72. Song of Solomon, by Toni Morrison
73. What’s Happening to My Body?, by Lynda Madaras
74. The Lovely Bones, by Alice Sebold
75. Anastasia (series), by Lois Lowry
76. A Prayer for Owen Meany, by John Irving
77. Crazy: A Novel, by Benjamin Lebert
78. The Joy of Gay Sex, by Dr. Charles Silverstein
79. The Upstairs Room, by Johanna Reiss
80. A Day No Pigs Would Die, by Robert Newton Peck
81. Black Boy, by Richard Wright
82. Deal With It!, by Esther Drill
83. Detour for Emmy, by Marilyn Reynolds
84. So Far from the Bamboo Grove, by Yoko Watkins
85. Staying Fat for Sarah Byrnes, by Chris Crutcher
86. Cut, by Patricia McCormick
87. Tiger Eyes, by Judy Blume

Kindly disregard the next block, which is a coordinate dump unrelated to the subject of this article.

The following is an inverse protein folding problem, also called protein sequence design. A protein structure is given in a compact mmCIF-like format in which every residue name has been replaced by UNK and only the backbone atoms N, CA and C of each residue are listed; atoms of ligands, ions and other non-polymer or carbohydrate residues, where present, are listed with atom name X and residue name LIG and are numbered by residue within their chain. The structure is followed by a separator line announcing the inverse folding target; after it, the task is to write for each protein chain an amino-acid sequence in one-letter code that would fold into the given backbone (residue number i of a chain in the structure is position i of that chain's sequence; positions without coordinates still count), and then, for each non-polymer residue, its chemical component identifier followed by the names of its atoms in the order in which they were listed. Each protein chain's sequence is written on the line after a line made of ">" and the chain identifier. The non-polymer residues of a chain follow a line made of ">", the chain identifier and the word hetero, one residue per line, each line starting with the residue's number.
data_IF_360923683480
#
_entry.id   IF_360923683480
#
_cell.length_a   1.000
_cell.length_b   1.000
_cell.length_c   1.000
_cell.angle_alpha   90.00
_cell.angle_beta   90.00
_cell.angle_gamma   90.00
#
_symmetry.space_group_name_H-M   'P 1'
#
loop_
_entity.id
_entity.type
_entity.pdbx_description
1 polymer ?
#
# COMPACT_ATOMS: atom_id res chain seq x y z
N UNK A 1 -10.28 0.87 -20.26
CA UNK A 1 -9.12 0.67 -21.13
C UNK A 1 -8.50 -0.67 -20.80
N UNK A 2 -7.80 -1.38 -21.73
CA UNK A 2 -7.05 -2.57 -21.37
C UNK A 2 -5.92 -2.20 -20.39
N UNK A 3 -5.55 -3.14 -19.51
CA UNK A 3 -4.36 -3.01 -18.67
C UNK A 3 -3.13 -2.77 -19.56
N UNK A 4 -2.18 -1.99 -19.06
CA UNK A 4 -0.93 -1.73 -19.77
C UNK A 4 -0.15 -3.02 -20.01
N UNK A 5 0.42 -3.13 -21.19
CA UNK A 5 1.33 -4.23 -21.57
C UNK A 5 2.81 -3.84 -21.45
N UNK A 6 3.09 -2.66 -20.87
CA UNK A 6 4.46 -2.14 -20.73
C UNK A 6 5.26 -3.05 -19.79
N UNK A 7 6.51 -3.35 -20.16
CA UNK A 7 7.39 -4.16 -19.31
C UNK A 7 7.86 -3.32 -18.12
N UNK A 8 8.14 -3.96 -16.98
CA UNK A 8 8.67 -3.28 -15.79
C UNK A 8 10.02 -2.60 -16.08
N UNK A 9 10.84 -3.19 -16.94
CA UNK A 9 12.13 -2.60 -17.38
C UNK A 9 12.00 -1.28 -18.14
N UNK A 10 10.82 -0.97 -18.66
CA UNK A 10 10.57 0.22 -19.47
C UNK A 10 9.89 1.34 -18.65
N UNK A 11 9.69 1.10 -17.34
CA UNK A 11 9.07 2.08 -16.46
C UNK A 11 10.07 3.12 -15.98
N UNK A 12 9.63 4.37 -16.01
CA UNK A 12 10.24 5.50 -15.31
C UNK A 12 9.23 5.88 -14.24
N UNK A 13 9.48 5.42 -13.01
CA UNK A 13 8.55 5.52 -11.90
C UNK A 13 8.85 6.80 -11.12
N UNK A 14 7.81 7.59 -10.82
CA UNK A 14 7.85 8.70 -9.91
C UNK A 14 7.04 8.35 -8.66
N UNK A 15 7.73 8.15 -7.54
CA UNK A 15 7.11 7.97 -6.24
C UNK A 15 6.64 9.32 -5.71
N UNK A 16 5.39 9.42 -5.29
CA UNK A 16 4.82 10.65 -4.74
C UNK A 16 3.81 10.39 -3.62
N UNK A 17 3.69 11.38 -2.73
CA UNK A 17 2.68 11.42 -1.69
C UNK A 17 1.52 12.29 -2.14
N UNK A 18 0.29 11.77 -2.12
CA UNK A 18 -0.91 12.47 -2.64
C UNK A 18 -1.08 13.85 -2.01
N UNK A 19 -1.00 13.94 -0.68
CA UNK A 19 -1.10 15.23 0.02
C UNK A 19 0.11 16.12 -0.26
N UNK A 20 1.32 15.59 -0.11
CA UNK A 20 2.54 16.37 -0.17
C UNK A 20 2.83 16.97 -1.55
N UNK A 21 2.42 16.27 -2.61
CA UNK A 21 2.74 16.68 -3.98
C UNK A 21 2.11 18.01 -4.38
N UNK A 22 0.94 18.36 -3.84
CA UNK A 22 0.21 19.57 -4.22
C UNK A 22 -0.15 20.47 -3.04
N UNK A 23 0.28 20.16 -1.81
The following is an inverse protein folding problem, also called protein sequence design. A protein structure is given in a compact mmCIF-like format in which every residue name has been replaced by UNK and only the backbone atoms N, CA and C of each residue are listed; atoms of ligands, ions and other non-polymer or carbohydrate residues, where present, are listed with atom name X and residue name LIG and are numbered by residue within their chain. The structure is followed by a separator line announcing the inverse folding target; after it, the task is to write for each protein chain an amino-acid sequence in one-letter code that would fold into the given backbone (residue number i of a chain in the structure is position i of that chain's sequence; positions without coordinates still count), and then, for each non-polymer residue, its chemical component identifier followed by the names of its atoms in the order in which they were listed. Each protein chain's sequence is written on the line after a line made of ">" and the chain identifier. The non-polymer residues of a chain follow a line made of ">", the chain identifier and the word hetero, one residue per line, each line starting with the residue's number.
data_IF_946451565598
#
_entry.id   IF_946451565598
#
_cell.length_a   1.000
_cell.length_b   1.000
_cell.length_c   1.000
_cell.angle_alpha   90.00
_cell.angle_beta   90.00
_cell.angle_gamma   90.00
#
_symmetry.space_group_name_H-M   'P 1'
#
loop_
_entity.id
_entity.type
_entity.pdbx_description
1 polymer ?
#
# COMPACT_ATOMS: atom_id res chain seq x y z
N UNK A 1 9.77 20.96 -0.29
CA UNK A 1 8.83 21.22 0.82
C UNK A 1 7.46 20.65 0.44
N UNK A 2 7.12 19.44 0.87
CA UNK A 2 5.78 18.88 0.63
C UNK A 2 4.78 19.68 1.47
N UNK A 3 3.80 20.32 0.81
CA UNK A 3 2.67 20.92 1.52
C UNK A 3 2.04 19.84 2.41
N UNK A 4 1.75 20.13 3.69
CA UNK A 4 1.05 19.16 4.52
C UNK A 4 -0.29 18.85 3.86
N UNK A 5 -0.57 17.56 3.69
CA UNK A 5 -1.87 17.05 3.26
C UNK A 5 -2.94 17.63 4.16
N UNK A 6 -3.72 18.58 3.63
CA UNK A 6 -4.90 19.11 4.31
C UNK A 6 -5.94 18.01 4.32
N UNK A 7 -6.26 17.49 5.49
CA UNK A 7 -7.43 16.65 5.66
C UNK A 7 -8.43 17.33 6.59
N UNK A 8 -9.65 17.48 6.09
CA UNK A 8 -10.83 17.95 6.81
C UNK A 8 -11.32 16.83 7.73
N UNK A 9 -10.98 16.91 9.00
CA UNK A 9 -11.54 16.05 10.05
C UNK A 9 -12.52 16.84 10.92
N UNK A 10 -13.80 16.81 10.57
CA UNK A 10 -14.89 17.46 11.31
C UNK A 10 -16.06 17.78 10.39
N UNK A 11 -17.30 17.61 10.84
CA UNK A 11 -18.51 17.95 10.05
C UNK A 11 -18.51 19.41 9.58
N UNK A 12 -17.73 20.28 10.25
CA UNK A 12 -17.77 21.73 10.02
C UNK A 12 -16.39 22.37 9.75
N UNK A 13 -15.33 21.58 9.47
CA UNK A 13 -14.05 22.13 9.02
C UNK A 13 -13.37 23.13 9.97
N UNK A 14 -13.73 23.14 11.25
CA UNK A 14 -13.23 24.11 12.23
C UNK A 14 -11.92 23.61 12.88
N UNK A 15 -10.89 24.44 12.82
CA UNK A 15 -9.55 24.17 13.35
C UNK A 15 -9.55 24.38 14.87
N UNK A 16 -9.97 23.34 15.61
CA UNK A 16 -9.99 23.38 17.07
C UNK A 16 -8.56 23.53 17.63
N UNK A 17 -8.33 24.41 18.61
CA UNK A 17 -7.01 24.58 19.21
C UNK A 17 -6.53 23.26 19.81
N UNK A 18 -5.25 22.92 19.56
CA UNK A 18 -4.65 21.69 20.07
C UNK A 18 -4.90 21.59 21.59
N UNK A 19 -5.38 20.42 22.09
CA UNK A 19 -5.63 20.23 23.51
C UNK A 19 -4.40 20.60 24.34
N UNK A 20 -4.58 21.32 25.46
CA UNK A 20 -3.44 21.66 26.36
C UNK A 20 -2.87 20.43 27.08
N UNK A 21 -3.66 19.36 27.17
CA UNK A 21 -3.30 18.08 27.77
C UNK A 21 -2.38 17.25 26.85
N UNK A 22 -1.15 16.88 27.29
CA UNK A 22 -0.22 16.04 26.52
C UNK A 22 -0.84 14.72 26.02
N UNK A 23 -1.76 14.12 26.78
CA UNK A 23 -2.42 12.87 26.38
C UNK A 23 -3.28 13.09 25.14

88. The Handmaid’s Tale, by Margaret Atwood
89. Friday Night Lights, by H. G. Bissinger
90. A Wrinkle in Time, by Madeleine L’Engle
91. Julie of the Wolves, by Jean Craighead George
92. The Boy Who Lost His Face, by Louis Sachar
93. Bumps in the Night, by Harry Allard
94. Goosebumps (series), by R. L. Stine
95. Shade’s Children, by Garth Nix
96. Grendel, by John Gardner
97. The House of the Spirits, by Isabel Allende
98. I Saw Esau, by Iona Opte
99. Are You There, God? It’s Me, Margaret, by Judy Blume
100. America: A Novel, by E. R. Frank





EDMUND SANDOVAL lives and writes in Portland, Oregon. His work has appeared in The Minnesota Review, The Common, Fourteen Hills, and The Mud Season Review, among others. He earned his MFA from the School of the Art Institute of Chicago.